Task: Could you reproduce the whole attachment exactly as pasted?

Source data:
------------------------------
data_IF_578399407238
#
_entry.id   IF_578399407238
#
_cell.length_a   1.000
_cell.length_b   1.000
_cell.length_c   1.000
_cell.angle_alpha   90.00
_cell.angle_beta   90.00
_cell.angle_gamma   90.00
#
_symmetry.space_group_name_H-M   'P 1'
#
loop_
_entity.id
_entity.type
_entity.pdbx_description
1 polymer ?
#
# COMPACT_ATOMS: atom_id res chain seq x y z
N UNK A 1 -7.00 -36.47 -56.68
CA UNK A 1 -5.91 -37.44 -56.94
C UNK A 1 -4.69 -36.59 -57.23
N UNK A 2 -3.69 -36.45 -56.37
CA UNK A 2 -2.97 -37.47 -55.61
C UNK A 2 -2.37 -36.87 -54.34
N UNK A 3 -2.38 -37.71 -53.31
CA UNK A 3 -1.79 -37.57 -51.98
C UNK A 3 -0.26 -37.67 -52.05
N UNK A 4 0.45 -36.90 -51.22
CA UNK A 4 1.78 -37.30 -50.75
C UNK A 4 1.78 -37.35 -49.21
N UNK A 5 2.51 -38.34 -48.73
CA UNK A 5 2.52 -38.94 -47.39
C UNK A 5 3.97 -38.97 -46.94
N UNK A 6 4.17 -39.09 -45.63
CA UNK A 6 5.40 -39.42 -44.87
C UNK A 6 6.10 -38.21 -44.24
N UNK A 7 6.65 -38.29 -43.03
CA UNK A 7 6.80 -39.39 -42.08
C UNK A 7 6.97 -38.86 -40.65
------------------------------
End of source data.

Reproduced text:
data_IF_578399407238
#
_entry.id   IF_578399407238
#
_cell.length_a   1.000
_cell.length_b   1.000
_cell.length_c   1.000
_cell.angle_alpha   90.00
_cell.angle_beta   90.00
_cell.angle_gamma   90.00
#
_symmetry.space_group_name_H-M   'P 1'
#
loop_
_entity.id
_entity.type
_entity.pdbx_description
1 polymer ?
#
# COMPACT_ATOMS: atom_id res chain seq x y z
N UNK A 1 -7.00 -36.47 -56.68
CA UNK A 1 -5.91 -37.44 -56.94
C UNK A 1 -4.69 -36.59 -57.23
N UNK A 2 -3.69 -36.45 -56.37
CA UNK A 2 -2.97 -37.47 -55.61
C UNK A 2 -2.37 -36.87 -54.34
N UNK A 3 -2.38 -37.71 -53.31
CA UNK A 3 -1.79 -37.57 -51.98
C UNK A 3 -0.26 -37.67 -52.05
N UNK A 4 0.45 -36.90 -51.22
CA UNK A 4 1.78 -37.30 -50.75
C UNK A 4 1.78 -37.35 -49.21
N UNK A 5 2.51 -38.34 -48.73
CA UNK A 5 2.52 -38.94 -47.39
C UNK A 5 3.97 -38.97 -46.94
N UNK A 6 4.17 -39.09 -45.63
CA UNK A 6 5.40 -39.42 -44.87
C UNK A 6 6.10 -38.21 -44.24
N UNK A 7 6.65 -38.29 -43.03
CA UNK A 7 6.80 -39.39 -42.08
C UNK A 7 6.97 -38.86 -40.65